Also known as Abyssinian gladiolus and peacock orchid, this perennial corm is native to mountainous areas of eastern Africa and is a member of the iris family, Iridaceae, that also includes crocus, freesia, and Crocosmia. The plants produce a fan of medium green, sword-shaped leaves up to 2″ long. In late summer to fall spikes of 2-10 flowers appear on 2-3′ long scapes. The fragrant, white flowers are spreading, 2-3″ across, and have dark purple throats. The late bloom time makes peacock lily an especially good choice for a border when planted in groups of 10 or more and backed by a dark leafed plant like the canna ‘Wyoming’ with is dark bronze-red foliage. Peacock lily also does well in containers; place a pot where the pleasant fragrance can be enjoyed. The flowers are also useful in arrangements and have a long vase life when placed in floral preservative. The genus name, Gladiolus, is the Latin word meaning sword and refers to the shape of the leaves. The specific epithet, murielae, honors Muriel Wilson (1906-1976) daughter of E.H. Wilson who introduced over a thousand plants from China. Photo Credit Bff Wikimedia Commons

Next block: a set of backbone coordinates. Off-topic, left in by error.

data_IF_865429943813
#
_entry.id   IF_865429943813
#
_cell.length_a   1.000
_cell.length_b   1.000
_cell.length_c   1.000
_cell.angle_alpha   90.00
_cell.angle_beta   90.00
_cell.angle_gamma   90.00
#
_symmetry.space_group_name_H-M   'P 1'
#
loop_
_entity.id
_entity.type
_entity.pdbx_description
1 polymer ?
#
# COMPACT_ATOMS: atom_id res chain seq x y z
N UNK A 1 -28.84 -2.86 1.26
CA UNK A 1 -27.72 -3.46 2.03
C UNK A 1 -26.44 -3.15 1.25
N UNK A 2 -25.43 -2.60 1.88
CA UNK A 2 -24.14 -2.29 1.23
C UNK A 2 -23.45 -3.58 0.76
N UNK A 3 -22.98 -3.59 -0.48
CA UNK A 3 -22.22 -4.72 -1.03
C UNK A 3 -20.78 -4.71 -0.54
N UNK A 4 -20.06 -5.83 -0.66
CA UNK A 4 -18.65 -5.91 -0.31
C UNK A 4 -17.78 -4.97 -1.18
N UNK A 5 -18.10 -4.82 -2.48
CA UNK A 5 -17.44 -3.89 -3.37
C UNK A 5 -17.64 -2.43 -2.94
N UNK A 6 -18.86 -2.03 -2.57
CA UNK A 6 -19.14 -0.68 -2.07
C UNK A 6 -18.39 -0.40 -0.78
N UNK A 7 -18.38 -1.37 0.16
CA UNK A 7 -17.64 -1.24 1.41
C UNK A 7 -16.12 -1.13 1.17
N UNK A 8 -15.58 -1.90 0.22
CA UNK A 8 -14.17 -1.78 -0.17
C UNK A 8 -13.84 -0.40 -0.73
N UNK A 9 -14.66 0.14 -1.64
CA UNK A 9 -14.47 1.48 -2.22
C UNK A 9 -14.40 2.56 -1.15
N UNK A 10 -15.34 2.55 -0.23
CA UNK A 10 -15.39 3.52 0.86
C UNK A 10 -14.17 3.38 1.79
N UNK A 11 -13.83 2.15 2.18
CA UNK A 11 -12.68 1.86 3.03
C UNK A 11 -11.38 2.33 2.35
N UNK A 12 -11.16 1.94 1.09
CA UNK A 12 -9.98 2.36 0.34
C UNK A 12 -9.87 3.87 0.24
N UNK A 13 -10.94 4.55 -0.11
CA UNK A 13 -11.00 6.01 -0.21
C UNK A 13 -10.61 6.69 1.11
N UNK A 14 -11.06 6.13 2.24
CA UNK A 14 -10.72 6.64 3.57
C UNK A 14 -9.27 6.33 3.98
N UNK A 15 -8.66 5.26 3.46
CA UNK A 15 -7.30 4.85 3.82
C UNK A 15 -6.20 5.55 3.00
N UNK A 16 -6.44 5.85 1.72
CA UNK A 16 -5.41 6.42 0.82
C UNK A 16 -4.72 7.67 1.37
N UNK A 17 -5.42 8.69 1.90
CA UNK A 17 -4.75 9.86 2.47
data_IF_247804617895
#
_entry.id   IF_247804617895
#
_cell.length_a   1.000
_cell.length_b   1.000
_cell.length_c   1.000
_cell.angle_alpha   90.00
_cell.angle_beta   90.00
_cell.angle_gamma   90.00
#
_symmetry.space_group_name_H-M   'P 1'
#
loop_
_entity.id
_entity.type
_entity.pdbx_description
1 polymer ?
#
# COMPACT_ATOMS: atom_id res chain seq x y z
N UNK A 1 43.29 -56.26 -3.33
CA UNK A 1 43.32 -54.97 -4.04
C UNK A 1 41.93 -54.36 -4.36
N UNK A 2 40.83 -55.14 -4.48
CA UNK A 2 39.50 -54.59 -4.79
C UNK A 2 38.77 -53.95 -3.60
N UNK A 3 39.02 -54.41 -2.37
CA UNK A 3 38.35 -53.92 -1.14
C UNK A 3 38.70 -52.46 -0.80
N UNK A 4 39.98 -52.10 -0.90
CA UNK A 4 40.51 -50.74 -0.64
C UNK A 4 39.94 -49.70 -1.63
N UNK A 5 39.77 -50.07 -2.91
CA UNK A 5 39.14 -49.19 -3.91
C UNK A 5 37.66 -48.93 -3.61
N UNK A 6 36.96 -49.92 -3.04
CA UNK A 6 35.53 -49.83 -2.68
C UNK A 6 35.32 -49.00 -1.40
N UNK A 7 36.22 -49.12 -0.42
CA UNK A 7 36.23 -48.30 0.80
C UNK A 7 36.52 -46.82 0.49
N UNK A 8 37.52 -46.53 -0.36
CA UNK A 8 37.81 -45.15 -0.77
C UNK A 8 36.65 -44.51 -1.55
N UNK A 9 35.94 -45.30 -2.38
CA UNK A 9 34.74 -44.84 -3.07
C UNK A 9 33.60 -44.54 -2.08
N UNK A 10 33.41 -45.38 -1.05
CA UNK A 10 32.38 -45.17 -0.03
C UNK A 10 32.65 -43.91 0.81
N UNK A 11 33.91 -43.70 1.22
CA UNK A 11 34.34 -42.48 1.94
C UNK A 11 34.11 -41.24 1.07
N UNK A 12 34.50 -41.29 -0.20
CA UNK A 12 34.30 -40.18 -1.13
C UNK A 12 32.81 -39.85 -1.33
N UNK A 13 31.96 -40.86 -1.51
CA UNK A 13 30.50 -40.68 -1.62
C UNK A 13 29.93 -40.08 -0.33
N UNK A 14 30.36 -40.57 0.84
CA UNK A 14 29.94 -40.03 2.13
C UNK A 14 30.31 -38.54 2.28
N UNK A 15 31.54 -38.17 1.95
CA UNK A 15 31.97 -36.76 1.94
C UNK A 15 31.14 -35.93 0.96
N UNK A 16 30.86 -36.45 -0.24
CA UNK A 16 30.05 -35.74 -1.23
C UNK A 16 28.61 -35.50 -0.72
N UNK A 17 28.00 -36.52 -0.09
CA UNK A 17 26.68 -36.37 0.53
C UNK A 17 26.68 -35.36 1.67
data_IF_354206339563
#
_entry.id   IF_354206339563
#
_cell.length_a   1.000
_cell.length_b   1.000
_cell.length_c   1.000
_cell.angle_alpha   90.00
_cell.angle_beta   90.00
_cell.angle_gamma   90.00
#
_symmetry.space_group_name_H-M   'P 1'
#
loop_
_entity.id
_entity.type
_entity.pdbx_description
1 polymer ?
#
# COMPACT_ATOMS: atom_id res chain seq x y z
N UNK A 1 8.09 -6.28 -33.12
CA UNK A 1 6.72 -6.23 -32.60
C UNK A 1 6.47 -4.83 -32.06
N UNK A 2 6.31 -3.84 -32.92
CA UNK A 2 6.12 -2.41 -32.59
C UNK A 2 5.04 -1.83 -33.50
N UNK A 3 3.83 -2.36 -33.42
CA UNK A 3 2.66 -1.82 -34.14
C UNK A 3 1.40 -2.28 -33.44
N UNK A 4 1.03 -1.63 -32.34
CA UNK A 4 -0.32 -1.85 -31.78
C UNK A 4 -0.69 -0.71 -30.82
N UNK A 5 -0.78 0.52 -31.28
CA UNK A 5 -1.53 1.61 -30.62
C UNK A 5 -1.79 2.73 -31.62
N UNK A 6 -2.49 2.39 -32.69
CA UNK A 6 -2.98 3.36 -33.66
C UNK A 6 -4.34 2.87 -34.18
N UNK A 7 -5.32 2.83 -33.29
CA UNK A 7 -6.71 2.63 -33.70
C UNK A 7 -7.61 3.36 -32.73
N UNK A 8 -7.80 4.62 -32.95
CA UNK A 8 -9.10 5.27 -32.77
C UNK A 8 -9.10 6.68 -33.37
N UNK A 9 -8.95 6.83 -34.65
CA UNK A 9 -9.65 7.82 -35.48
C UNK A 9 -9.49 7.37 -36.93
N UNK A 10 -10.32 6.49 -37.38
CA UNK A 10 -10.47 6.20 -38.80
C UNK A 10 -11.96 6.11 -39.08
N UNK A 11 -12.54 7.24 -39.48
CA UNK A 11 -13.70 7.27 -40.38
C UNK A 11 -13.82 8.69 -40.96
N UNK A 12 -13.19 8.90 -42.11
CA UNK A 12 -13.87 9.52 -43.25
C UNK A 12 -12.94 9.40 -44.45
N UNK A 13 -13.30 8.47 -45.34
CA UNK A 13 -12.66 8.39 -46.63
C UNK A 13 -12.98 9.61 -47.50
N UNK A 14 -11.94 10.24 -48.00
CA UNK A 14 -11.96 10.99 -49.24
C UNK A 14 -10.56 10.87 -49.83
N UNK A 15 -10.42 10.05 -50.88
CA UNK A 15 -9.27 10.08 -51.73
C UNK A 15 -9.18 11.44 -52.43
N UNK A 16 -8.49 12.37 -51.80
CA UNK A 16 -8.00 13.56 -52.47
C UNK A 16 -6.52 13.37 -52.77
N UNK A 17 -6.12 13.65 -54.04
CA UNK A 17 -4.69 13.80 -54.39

Type: Tender, deciduous corm
Bloom: Open, white, fragrant flowers 1-2″ wide from late summer into fall
Size: 2-3′ H x 5-6″ W
Light: Full sun
Soil: Fertile, consistently moist, very well-drained; do not let soil dry out.
Hardiness: Zones 7-10
Care: Plant 2-6″ deep on bed of coarse sand after all danger of frost. Although the corms may be left in the soil in zones 8 and warmer, they will decline and by the third year will cease to return. To prolong corm-life, dig in fall after flowering but before the first severe frost. Dry in a warm place, remove cormels and debris, and tore in a warm location (60-70 F) until spring.
Pests and Diseases: Aphids, slugs, trips, spider mites, mealy bugs; mosaic virus, botrytis, crown rot, rust, wilt
Propagation: Separation of cormlets
Companion Plants: Asters, black-eyed Susan, canna ‘Wyoming’ (dark foliage)
Outstanding Selections: None available
Photo Credit: Peter Forster Wikipedia